by RAHIMI YUNUS / pic by TMR
THE government is expected to conclude negotiations on the new national car project (NNCP) with the shortlisted carmakers by month-end, clearing a major hurdle in the production of the country’s third vehicle brand.
Negotiations with the final shortlisted two companies were initially targeted to be completed last month, but intricacies of the deals pushed all parties to extend the deadline.
An industry insider said talks with the companies have dragged on longer than what was expected due to the complexity of the project.
“It is still in the negotiation process. The government is working to conclude the talks by the end of May,” the source, who asked not to be named as the discussions are confidential, told The Malaysian Reserve (TMR).
The Malaysian Industry-Government Group for High Technology is leading the discussion, together with the Ministry of International Trade and Industry, Malaysian Investment Development Authority and Malaysia Automotive, Robotics and IoT Institute.
The industry source said Prime Minister (PM) Tun Dr Mahathir Mohamad will announce the partners once all the related negotiations have been completed.
But, the source did not rule out that negotiations could be prolonged due to the difficulties of the talks. Decisions would largely depend on what could transpire in the next few weeks.
A single vehicle requires more than 5,000 parts to assemble. Any carmaker will need to have the correct ecosystem to support the production of vehicles.
Dr Mahathir, who mooted the idea of the first national car Proton Holdings Bhd about four decades ago, was widely criticised for mooting the creation of another national car project when he became the PM for the second time.
Dr Mahathir defended the initiative by claiming that Malaysians were more concerned about buying instead of creating, and that the country needed to learn from various engineering fields related to car manufacturing.
Last December, TMR reported that major auto brands and international companies submitted proposals to develop the national car despite widespread objections on the feasibility of the project.
Putrajaya had received submissions from over 20 interested parties including foreign carmakers. But news reports speculated companies to be shortlisted were from Asia, Japan, China and South Korea — Asia’s major car producing countries.
Entrepreneur Development Minister Datuk Seri Mohd Redzuan Md Yusof (picture) had said two companies had been shortlisted for the NNCP and hinted that the Look East Policy was featured in the selection of the companies.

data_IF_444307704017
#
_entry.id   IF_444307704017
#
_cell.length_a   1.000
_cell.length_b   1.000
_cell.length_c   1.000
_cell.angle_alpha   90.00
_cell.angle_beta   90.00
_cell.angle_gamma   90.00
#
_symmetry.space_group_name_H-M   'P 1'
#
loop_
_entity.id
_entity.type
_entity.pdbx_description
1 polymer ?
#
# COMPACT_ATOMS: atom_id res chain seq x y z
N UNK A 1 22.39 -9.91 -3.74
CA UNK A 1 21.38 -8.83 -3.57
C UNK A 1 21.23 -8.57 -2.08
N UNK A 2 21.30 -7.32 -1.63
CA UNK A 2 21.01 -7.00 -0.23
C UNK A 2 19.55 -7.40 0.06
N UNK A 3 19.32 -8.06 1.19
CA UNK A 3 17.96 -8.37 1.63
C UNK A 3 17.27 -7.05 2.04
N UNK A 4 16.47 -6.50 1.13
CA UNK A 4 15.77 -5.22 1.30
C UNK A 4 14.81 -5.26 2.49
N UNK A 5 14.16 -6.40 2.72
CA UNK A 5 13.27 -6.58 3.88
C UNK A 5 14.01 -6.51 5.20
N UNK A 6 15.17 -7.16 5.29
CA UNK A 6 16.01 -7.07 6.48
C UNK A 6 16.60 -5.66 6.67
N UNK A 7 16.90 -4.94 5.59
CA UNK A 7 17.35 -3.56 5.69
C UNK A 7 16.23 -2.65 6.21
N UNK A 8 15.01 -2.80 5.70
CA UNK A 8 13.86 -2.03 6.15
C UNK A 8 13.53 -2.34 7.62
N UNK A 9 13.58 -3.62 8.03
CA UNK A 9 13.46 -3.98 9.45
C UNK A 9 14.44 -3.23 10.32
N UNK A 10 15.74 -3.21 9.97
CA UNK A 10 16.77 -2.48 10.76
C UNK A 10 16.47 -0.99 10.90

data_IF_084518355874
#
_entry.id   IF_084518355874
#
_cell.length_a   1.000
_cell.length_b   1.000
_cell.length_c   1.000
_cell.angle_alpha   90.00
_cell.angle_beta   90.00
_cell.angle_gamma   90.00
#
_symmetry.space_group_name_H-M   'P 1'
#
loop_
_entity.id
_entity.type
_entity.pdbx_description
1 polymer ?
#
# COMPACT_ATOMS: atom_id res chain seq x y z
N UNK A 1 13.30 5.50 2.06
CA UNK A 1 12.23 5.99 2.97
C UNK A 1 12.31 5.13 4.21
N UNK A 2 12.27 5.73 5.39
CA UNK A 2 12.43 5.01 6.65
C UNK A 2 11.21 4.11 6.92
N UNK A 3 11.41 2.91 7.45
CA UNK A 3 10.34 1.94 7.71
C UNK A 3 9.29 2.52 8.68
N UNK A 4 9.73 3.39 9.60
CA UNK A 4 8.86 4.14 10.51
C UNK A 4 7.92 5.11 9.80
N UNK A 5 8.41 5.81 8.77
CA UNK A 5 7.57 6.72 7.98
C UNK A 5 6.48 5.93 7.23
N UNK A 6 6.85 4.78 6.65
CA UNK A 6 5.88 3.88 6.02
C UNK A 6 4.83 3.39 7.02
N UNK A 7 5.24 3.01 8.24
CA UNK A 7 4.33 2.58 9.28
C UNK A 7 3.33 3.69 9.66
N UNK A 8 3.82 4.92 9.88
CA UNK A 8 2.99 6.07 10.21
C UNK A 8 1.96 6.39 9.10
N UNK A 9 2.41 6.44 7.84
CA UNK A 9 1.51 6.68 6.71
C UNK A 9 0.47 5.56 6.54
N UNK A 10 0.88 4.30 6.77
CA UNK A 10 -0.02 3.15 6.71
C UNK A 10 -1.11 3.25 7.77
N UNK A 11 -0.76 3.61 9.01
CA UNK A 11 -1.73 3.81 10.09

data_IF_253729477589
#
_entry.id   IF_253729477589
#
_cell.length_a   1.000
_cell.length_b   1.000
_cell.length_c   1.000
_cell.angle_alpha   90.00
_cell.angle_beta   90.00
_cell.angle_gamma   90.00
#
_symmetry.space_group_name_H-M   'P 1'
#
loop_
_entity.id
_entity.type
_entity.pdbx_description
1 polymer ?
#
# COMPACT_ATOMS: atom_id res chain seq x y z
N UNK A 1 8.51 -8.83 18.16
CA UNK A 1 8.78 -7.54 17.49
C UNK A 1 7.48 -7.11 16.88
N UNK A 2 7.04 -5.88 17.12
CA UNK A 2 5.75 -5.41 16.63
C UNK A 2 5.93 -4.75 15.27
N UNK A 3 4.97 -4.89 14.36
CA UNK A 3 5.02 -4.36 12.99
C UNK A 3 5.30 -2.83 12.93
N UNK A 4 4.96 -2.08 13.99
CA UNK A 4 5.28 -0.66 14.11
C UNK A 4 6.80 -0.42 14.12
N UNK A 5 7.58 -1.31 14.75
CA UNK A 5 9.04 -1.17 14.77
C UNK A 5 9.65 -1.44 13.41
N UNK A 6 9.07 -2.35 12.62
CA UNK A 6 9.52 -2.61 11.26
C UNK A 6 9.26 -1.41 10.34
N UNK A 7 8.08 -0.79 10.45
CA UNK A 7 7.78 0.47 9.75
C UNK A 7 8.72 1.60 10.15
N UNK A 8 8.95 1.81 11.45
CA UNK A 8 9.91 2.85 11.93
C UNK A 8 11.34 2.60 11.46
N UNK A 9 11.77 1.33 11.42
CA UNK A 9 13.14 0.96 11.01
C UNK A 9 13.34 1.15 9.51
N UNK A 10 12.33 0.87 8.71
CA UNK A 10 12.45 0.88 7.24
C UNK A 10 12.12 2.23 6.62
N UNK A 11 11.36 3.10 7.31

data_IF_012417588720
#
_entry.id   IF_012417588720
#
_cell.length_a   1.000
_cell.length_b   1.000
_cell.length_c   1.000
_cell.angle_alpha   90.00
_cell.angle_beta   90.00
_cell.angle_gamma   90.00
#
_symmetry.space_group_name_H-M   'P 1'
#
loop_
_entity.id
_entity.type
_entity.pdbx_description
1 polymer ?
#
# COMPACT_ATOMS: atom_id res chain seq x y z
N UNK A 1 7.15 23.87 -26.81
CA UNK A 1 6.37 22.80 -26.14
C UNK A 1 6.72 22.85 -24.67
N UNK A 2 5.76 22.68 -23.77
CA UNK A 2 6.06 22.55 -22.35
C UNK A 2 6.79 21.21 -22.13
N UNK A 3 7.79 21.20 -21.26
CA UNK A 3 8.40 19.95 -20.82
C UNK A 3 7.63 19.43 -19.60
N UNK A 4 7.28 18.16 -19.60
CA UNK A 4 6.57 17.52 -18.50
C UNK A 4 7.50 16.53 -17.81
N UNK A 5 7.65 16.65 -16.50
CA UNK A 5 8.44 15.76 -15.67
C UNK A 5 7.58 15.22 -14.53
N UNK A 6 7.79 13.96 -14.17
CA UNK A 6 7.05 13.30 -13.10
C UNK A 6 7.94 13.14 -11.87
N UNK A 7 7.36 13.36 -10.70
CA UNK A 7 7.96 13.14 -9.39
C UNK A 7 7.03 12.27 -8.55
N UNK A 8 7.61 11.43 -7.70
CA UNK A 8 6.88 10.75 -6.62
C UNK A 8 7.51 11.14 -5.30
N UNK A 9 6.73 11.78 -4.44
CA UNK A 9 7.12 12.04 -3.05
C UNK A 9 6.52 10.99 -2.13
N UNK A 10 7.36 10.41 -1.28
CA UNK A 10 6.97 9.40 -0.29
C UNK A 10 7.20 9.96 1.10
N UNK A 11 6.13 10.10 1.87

Mohd Redzuan previously told TMR that the new car project would be an energy-efficient vehicle (EEV).
Industry observers viewed that Toyota Motor Corp Ltd and Nissan Motor Co Ltd are among Japanese automakers that could be the leading contenders.
“It is difficult to ascertain which specific auto manufacturers the government is negotiating with. The government is adopting a machine gun approach and seeking to shortlist the partners,” an industry source told TMR.
The Renault SA-Nissan-Mitsubishi Motors Corp alliance is the world’s largest automotive manufacturer and the global leader in electric vehicles (EVs).
Nissan Leaf is currently the world’s best-selling EV with over 400,000 units sold since its launch in 2010, though US-based rivals Tesla Inc’s Model 3 and General Motors Co’s Chevrolet Bolt are catching-up.
Meanwhile, Toyota and Suzuki Motor Corp have forged a partnership to produce EVs and compact cars on a greater scale.
In August last year, a local English daily reported that two Chinese EV industry players — GSR Capital and Envision Energy — have proposed to invest US$10 billion (RM41 billion) in the third national car project.
It was reported that the companies were keen to build a regional automobile hub in southern Perak, near Proton City in Tanjung Malim.
Envision Energy is the majority owner of Nissan’s rechargeable battery unit Automotive Energy Supply Corp (AESC), which now operates a holding company, Envision AESC Japan, with Nissan in an 80-20 split.
Earlier, Nissan abandoned a US$1 billion deal to sell AESC to GSR Capital.
Global automakers are intertwined in alliances and partnerships to achieve economies of scale to develop EVs and those from Japan and China have set their sights on Malaysia to grow EVs and be a partner.
“In view of the economic situation, Chinese companies have a favourable opportunity. They may offer far more benefits and competitive products to secure this project,” an industry source said.
Malaysia could be a key market as it will open up the door for the brand to penetrate South-East Asia, a growing market with 600 million populations.